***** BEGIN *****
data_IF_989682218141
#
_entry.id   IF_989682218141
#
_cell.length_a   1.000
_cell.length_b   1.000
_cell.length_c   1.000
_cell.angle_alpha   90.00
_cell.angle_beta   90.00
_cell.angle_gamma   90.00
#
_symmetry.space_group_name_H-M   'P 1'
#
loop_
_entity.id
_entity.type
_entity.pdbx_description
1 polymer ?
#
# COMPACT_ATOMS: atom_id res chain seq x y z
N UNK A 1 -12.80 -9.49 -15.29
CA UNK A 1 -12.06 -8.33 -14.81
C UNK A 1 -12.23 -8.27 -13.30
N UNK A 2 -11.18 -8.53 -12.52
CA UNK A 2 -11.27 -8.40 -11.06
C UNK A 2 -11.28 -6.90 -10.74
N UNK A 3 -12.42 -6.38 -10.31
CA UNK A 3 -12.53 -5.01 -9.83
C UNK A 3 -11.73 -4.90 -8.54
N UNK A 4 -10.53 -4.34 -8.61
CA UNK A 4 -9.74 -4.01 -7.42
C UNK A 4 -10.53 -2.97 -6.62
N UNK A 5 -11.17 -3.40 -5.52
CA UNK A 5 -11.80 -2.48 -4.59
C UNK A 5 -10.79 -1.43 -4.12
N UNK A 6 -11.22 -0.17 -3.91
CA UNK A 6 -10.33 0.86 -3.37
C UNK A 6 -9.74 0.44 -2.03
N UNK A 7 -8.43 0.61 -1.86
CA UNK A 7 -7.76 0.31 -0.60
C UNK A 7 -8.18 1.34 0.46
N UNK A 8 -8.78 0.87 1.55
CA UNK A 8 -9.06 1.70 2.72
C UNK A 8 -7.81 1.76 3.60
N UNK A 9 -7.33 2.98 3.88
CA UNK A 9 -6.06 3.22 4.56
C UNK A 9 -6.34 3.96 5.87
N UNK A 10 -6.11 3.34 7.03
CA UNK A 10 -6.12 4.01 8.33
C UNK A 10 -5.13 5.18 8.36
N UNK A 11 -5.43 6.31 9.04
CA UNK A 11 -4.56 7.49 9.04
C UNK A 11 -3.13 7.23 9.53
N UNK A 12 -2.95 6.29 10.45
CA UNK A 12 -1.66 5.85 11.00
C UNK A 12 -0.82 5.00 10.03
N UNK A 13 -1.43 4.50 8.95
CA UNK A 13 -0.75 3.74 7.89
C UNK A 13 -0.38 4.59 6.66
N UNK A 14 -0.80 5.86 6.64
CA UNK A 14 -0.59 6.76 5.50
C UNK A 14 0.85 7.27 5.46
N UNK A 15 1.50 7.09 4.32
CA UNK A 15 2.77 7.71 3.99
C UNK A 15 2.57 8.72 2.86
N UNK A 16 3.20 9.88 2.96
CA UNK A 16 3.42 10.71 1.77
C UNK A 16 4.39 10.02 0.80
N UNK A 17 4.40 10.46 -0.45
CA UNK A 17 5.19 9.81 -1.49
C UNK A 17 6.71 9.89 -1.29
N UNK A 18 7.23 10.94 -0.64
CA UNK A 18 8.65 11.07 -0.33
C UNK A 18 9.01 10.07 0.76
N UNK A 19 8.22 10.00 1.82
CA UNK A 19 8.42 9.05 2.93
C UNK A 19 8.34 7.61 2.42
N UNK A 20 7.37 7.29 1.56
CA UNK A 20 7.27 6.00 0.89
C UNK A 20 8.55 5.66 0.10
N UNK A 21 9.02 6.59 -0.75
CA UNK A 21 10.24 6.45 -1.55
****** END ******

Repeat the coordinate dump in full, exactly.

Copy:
data_IF_989682218141
#
_entry.id   IF_989682218141
#
_cell.length_a   1.000
_cell.length_b   1.000
_cell.length_c   1.000
_cell.angle_alpha   90.00
_cell.angle_beta   90.00
_cell.angle_gamma   90.00
#
_symmetry.space_group_name_H-M   'P 1'
#
loop_
_entity.id
_entity.type
_entity.pdbx_description
1 polymer ?
#
# COMPACT_ATOMS: atom_id res chain seq x y z
N UNK A 1 -12.80 -9.49 -15.29
CA UNK A 1 -12.06 -8.33 -14.81
C UNK A 1 -12.23 -8.27 -13.30
N UNK A 2 -11.18 -8.53 -12.52
CA UNK A 2 -11.27 -8.40 -11.06
C UNK A 2 -11.28 -6.90 -10.74
N UNK A 3 -12.42 -6.38 -10.31
CA UNK A 3 -12.53 -5.01 -9.83
C UNK A 3 -11.73 -4.90 -8.54
N UNK A 4 -10.53 -4.34 -8.61
CA UNK A 4 -9.74 -4.01 -7.42
C UNK A 4 -10.53 -2.97 -6.62
N UNK A 5 -11.17 -3.40 -5.52
CA UNK A 5 -11.80 -2.48 -4.59
C UNK A 5 -10.79 -1.43 -4.12
N UNK A 6 -11.22 -0.17 -3.91
CA UNK A 6 -10.33 0.86 -3.37
C UNK A 6 -9.74 0.44 -2.03
N UNK A 7 -8.43 0.61 -1.86
CA UNK A 7 -7.76 0.31 -0.60
C UNK A 7 -8.18 1.34 0.46
N UNK A 8 -8.78 0.87 1.55
CA UNK A 8 -9.06 1.70 2.72
C UNK A 8 -7.81 1.76 3.60
N UNK A 9 -7.33 2.98 3.88
CA UNK A 9 -6.06 3.22 4.56
C UNK A 9 -6.34 3.96 5.87
N UNK A 10 -6.11 3.34 7.03
CA UNK A 10 -6.12 4.01 8.33
C UNK A 10 -5.13 5.18 8.36
N UNK A 11 -5.43 6.31 9.04
CA UNK A 11 -4.56 7.49 9.04
C UNK A 11 -3.13 7.23 9.53
N UNK A 12 -2.95 6.29 10.45
CA UNK A 12 -1.66 5.85 11.00
C UNK A 12 -0.82 5.00 10.03
N UNK A 13 -1.43 4.50 8.95
CA UNK A 13 -0.75 3.74 7.89
C UNK A 13 -0.38 4.59 6.66
N UNK A 14 -0.80 5.86 6.64
CA UNK A 14 -0.59 6.76 5.50
C UNK A 14 0.85 7.27 5.46
N UNK A 15 1.50 7.09 4.32
CA UNK A 15 2.77 7.71 3.99
C UNK A 15 2.57 8.72 2.86
N UNK A 16 3.20 9.88 2.96
CA UNK A 16 3.42 10.71 1.77
C UNK A 16 4.39 10.02 0.80
N UNK A 17 4.40 10.46 -0.45
CA UNK A 17 5.19 9.81 -1.49
C UNK A 17 6.71 9.89 -1.29
N UNK A 18 7.23 10.94 -0.64
CA UNK A 18 8.65 11.07 -0.33
C UNK A 18 9.01 10.07 0.76
N UNK A 19 8.22 10.00 1.82
CA UNK A 19 8.42 9.05 2.93
C UNK A 19 8.34 7.61 2.42
N UNK A 20 7.37 7.29 1.56
CA UNK A 20 7.27 6.00 0.89
C UNK A 20 8.55 5.66 0.10
N UNK A 21 9.02 6.59 -0.75
CA UNK A 21 10.24 6.45 -1.55